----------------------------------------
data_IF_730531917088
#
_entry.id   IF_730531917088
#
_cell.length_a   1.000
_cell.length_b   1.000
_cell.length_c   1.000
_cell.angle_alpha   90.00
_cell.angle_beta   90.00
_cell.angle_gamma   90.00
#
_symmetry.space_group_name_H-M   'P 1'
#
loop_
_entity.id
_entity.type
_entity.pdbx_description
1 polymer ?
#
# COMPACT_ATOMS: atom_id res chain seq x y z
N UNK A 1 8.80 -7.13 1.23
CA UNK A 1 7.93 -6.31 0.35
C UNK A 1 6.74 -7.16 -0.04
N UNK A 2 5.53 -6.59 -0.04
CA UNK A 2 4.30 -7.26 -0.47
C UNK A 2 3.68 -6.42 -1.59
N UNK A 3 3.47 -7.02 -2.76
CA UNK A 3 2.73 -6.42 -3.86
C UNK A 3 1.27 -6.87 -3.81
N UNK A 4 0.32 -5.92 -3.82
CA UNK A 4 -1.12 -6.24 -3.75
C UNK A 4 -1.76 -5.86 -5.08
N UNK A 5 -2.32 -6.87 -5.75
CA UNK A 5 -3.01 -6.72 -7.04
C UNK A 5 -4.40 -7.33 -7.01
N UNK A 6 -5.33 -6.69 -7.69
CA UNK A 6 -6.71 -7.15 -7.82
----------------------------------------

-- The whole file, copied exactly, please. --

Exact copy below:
data_IF_730531917088
#
_entry.id   IF_730531917088
#
_cell.length_a   1.000
_cell.length_b   1.000
_cell.length_c   1.000
_cell.angle_alpha   90.00
_cell.angle_beta   90.00
_cell.angle_gamma   90.00
#
_symmetry.space_group_name_H-M   'P 1'
#
loop_
_entity.id
_entity.type
_entity.pdbx_description
1 polymer ?
#
# COMPACT_ATOMS: atom_id res chain seq x y z
N UNK A 1 8.80 -7.13 1.23
CA UNK A 1 7.93 -6.31 0.35
C UNK A 1 6.74 -7.16 -0.04
N UNK A 2 5.53 -6.59 -0.04
CA UNK A 2 4.30 -7.26 -0.47
C UNK A 2 3.68 -6.42 -1.59
N UNK A 3 3.47 -7.02 -2.76
CA UNK A 3 2.73 -6.42 -3.86
C UNK A 3 1.27 -6.87 -3.81
N UNK A 4 0.32 -5.92 -3.82
CA UNK A 4 -1.12 -6.24 -3.75
C UNK A 4 -1.76 -5.86 -5.08
N UNK A 5 -2.32 -6.87 -5.75
CA UNK A 5 -3.01 -6.72 -7.04
C UNK A 5 -4.40 -7.33 -7.01
N UNK A 6 -5.33 -6.69 -7.69
CA UNK A 6 -6.71 -7.15 -7.82